Tolbert-Taylor v. Social Security Administration

Filing 39

ORDER by Chief Magistrate Judge Carmen E. Garza granting in part 35 Motion for Attorney Fees. (crc)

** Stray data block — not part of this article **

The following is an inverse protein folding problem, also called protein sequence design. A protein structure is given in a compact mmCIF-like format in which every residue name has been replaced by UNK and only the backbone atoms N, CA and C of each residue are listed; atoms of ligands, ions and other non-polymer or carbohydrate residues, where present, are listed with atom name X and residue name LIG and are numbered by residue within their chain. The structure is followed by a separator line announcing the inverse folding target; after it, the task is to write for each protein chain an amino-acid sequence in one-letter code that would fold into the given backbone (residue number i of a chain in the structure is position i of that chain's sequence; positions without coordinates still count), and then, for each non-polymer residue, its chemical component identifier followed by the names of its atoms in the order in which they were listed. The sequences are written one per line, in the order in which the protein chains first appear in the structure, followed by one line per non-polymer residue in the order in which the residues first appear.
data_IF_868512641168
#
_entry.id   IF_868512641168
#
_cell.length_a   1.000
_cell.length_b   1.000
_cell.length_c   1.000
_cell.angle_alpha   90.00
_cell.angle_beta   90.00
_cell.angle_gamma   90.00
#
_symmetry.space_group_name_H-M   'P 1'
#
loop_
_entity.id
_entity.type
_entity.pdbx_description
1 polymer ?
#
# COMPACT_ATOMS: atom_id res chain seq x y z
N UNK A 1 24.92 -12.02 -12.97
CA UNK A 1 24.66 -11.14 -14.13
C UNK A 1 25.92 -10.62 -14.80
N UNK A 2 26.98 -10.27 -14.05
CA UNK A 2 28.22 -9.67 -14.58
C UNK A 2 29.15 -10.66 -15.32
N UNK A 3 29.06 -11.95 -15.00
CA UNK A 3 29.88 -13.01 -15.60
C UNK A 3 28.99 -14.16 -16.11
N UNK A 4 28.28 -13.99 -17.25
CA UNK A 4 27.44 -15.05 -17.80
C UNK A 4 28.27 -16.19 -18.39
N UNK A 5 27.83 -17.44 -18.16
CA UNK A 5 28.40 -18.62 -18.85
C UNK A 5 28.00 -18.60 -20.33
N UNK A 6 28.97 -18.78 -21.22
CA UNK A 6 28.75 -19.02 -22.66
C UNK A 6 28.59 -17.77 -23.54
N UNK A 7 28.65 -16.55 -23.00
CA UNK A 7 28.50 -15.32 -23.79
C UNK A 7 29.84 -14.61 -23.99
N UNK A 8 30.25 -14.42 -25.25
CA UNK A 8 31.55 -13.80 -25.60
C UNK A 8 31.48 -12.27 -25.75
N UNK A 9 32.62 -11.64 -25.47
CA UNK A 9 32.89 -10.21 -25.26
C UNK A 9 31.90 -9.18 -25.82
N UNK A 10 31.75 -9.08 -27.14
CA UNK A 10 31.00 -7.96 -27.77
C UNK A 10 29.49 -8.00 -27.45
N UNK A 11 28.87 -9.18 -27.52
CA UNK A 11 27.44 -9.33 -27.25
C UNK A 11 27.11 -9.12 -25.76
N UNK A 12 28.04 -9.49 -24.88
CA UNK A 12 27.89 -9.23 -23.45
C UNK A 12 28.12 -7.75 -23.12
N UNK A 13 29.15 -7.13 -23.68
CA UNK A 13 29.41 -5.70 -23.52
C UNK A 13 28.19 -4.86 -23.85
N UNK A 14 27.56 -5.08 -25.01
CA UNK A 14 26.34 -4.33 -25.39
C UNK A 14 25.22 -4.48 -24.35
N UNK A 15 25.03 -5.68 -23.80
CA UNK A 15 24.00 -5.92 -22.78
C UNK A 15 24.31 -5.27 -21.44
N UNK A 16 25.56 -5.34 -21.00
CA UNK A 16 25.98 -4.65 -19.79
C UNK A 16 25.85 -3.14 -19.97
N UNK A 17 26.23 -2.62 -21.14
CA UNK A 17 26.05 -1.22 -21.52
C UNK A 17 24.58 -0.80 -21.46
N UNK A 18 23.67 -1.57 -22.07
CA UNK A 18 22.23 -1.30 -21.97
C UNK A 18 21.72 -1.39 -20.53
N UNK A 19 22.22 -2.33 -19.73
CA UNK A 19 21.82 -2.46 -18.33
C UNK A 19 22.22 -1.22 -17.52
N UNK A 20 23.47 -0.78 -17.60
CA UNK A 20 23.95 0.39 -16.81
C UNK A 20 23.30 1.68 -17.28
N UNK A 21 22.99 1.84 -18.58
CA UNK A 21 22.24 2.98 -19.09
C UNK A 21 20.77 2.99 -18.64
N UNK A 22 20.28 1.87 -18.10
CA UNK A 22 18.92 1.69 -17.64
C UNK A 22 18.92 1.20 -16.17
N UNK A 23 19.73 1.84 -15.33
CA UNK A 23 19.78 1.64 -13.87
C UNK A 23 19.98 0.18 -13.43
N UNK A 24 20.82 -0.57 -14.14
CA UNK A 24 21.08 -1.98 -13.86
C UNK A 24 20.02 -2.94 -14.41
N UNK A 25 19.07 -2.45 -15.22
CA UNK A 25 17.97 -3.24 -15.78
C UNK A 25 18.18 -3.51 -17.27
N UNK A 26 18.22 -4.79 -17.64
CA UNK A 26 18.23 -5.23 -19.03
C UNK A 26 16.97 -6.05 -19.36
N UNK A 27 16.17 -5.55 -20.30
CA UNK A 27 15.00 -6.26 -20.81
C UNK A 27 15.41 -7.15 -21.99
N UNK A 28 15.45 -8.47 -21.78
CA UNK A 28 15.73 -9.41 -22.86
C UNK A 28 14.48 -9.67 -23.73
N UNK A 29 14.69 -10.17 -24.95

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Case 1:19-cv-00195-CG Document 39 Filed 11/16/20 Page 1 of 6 IN THE UNITED STATES DISTRICT COURT FOR THE DISTRICT OF NEW MEXICO RENEE TOLBERT-TAYLOR, Plaintiff, v. No. CV 19-195 CG ANDREW SAUL, Commissioner of the Social Security Administration, Defendant. ORDER GRANTING ATTORNEY FEES PURSUANT TO 42 U.S.C. § 406(b) THIS MATTER is before the Court on Plaintiff Renee Tolbert-Taylor’s Motion for Order Authorizing Attorney Fees Pursuant to 42 U.S.C. 406(B) and Supporting Memorandum (the “Motion”), (Doc. 35), filed October 19, 2020; Defendant’s Response to Plaintiff’s Attorney’s Motion for Order Authorizing Attorney Fees Pursuant to 42 U.S.C. 406(B) (the “Response”), (Doc. 36), filed October 28, 2020; and Plaintiff’s Reply in Support of Motion for Order Authorizing Attorney Fees Pursuant to 42 U.S.C. 406(B) and Supporting Memorandum (the “Reply”), (Doc. 37), filed November 10, 2020. In her Motion, Ms. Tolbert-Taylor’s counsel, Laura Johnson, petitions the Court for an order authorizing attorney fees in the amount of $16,346.15 for legal services rendered before this Court. (Doc. 35 at 1). The Court, having reviewed the Motion and the relevant law, finds Ms. Tolbert-Taylor’s’ Motion is well-taken and shall be GRANTED IN PART. I. Procedural Background Ms. Tolbert-Taylor instituted an action in this Court on March 8, 2019, seeking judicial review of the Commissioner’s denial of her application for disability insurance Case 1:19-cv-00195-CG Document 39 Filed 11/16/20 Page 2 of 6 benefits and supplemental security income. (Doc. 1 at 1); (Doc. 18 at 2-3). On January 23, 2020, this Court granted Ms. Tolbert-Taylor’s request for relief, and remanded the case to the Commissioner for further proceedings. (Doc. 30). On April 23, 2020, this Court awarded Ms. Tolbert-Taylor’s attorney fees in the amount of $5,500.00 pursuant to the Equal Access to Justice Act (“EAJA”). (Doc. 33). On September 30, 2020, upon remand, the Commissioner determined Ms. Tolbert-Taylor was disabled, entered a fully favorable decision, and awarded her pastdue benefits in the amount of $89,384.60. (Doc. 35 at 4, 5). The Commissioner advised Ms. Tolbert-Taylor that $22,346.15 was being withheld from her total benefit payment pending an award of attorney fees pursuant to 42 U.S.C. § 406(b), which constitutes 25 percent of total backpay benefits. Id. at 2; (Doc. 35-1 at 17). Ms. Tolbert-Taylor’s counsel now seeks an award of $16,346.15, approximately eighteen percent of the total past-due benefits awarded to Ms. Tolbert-Taylor. (Doc. 35 at 1, 5). Her counsel explains that Ms. Tolbert-Taylor will also receive “as a refund” the $5,500.00 in EAJA fees previously awarded by this Court. Id. Although the Commissioner has no objections to an award of attorney fees, he explains that Ms. Tolbert-Taylor’s counsel is seeking to collect only part of the approved 406(b) fees so that she may retain the already awarded $5,500.00 EAJA fees award. (Doc. 36 at 2). The Commissioner contends that “this offset procedure [may] obscure[] the total amount . . . counsel is requesting,” and asks the Court to find that “in actuality, counsel seeks $22,346.15 in fees.” Id. at 3. In Reply, Ms. Tolbert-Taylor’s counsel denies that she seeks to keep the EAJA fees award, and clarifies that she is seeking only $16,346.15 in attorney fees, out of which she will refund $5,500.00 in EAJA fees directly to Ms. 2 Case 1:19-cv-00195-CG Document 39 Filed 11/16/20 Page 3 of 6 Tolbert-Taylor, resulting in a reasonable hourly rate of $312.00. (Doc. 37 at 1-2). II. Analysis The issue before the Court is whether counsel’s requested fee of $16,346.15 is reasonable, as mandated by the controlling statute. When reviewing counsel’s request for attorney fees under § 406(b), the Court must act as an “independent check” to ensure the requested fee is reasonable, even if the Commissioner offers no objection. Although § 406(b) does not prohibit contingency fee agreements, it renders them unenforceable to the extent they provide for fees exceeding twenty-five percent of the past-due benefits. Gisbrecht v. Barnhart, 535 U.S. 789, 807 (2002). However, there is no presumption that a twenty-five percent fee is reasonable. Id. at 807, n.17. It is counsel’s burden to demonstrate the reasonableness of his or her requested fee. Id. at 807. Specifically, when a court renders a judgment favorable to a Social Security claimant who was represented before the court by an attorney, the court may allow “a reasonable fee for such representation, not in excess of 25 percent of the total of the past-due benefits to which the claimant is entitled.” 42 U.S.C. § 406(b)(1)(A); see also McGraw v. Barnhart, 450 F.3d 493, 495-96 (10th Cir. 2006). Unlike EAJA fees, which are paid in addition to past-due benefits, § 406(b) fees are paid out of the past-due benefits. Wrenn ex rel. Wrenn v. Astrue, 525 F.3d 931, 933-34 (10th Cir. 2008). If fees are awarded under both EAJA and § 406(b), the attorney must refund the lesser award to the claimant. Id. at 934. However, the refund of EAJA fees is offset by any mandatory deductions under the Treasury Offset Program, which may collect delinquent debts owed to federal and state agencies from a claimant’s award of past-due benefits. See 3 Case 1:19-cv-00195-CG Document 39 Filed 11/16/20 Page 4 of 6 31 U.S.C. § 3716(c)(3)(B) (2006). The reasonableness determination is “based on the character of the representation and the results the representative achieved.” Gisbrecht, 535 U.S. at 808. Factors relevant to the reasonableness of the fee request include: (i) whether the attorney’s representation was substandard; (ii) whether the attorney was responsible for any delay in the resolution of the case; and (iii) whether the contingency fee is disproportionately large in comparison to the amount of time spent on the case. Id. A court may require the claimant’s attorney to submit a record of hours spent representing the claimant and a statement of the lawyer’s normal hourly billing rate for noncontingency fee cases. Id. Here, counsel obtained a fully favorable decision for Ms. Tolbert-Taylor upon remand. (Doc. 35 at 4, 5). Additionally, the requested fee for services performed in connection with this case—as Ms. Tolbert-Taylor’s counsel insists is $16,346.15—is within the twenty-five percent limit imposed by § 406(b). In fact, counsel’s requested fee award is approximately eighteen percent of Ms. Tolbert-Taylor’s total award of past-due benefits. (Doc. 35 at 1, 5). Further, the requested fee is not disproportionately large in comparison to the amount of time spent litigating this case. See id. at 4. Counsel documented 37.6 hours in representing Ms. Tolbert-Taylor before this Court. Id.; see e.g., Perrault v. Saul, Civ. 18-cv-467 CG (Doc. 33); Bigsby v. Colvin, Civ. 12-1207 CG (Doc. 31) (finding fee award for 37.33 hours reasonable); Arellanes v. Colvin, Civ. 12-1178 KBM (Doc. 32) (finding fee award for 36.76 hours reasonable); Dimas v. Astrue, Civ. 03-cv-1157 RHS (Doc. 34) (finding fee award for 38.26 hours reasonable). Moreover, counsel’s hourly rate of 4 Case 1:19-cv-00195-CG Document 39 Filed 11/16/20 Page 5 of 6 $312.00 is also within the district’s average. (Doc. 35 at 7); see also Gallegos v. Colvin, Civ. 12-321 SMV (Doc. 32) (awarding $617.28 per hour); Montes v. Barnhart, Civ. 01578 BB/KBM (Docs. 19, 22) (awarding $701.75 per hour). Considering both the time spent litigating Ms. Tolbert-Taylor’s claim and the hourly fee, counsel’s requested fee award is reasonable. See Sanchez v. Colvin, Civ. 16-1126 KRS (Doc. 30) (awarding $31,306.00); Salazar v. Berryhill, Civ. 14-283 KRS (Doc. 30) (awarding $19,442.25); Bigsby, Civ. 12-1207 CG (Doc. 31) (awarding $21,839.00). In conclusion, the Court finds each component of counsel’s requested fee award is reasonable. Indeed, the requested award is within the district average and is based on the successful representation of Ms. Tolbert-Taylor. Moreover, both the hourly rate and the time spent litigating this case are consistent with similar awards approved in this district. As a result, having conducted an “independent check” on counsel’s fee petition, the Court finds counsel’s requested fee award should be approved. However, counsel’s calculation of the fees requested—$16,346.15—is incorrect. Her hourly rate of $312.00 multiplied by the 37.6 hours she spent litigating this case before the Court, in addition to the $5,500.00 in EAJA fees she intends to refund to Ms. Tolbert-Taylor totals $17,231.20. The Court will thus upwardly adjust counsel’s fee from $16,346.15 to $17,231.20, to reflect the correct calculation. See 42 U.S.C. § 406(b); see also, e.g., Giddings v. Saul, Civ. 1:18-cv-891 CG, 2020 WL 4260607, *2 (D.N.M. July 24, 2020) (adjusting the requested fee to reflect the correct calculation). III. Conclusion IT IS THEREFORE ORDERED Ms. Tolbert-Taylor’s Motion for Order Authorizing Attorney Fees Pursuant to 42 U.S.C. 406(B) and Supporting Memorandum, (Doc. 35), 5 Case 1:19-cv-00195-CG Document 39 Filed 11/16/20 Page 6 of 6 shall be GRANTED IN PART. Ms. Tolbert-Taylor’s counsel is awarded $17,231.20 for legal services performed before this Court, to be paid from Ms. Tolbert-Taylor’s pastdue benefits previously withheld by the Commissioner. See (Doc. 35-1 at 17) (explaining the Commissioner withheld $22,346.15 from Ms. Tolbert-Taylor’s award of past-due benefits to cover attorney fees). Counsel is further directed to refund the EAJA fee award of $5,500.00 from the instant award to Ms. Tolbert-Taylor, notwithstanding any mandatory deductions. See 31 U.S.C. § 3716(c)(3)(B) (2006); Weakley v. Bowen, 803 F.2d 575, 580 (10th Cir. 1986). IT IS SO ORDERED. ______________________________ THE HONORABLE CARMEN E. GARZA CHIEF UNITED STATES MAGISTRATE JUDGE 6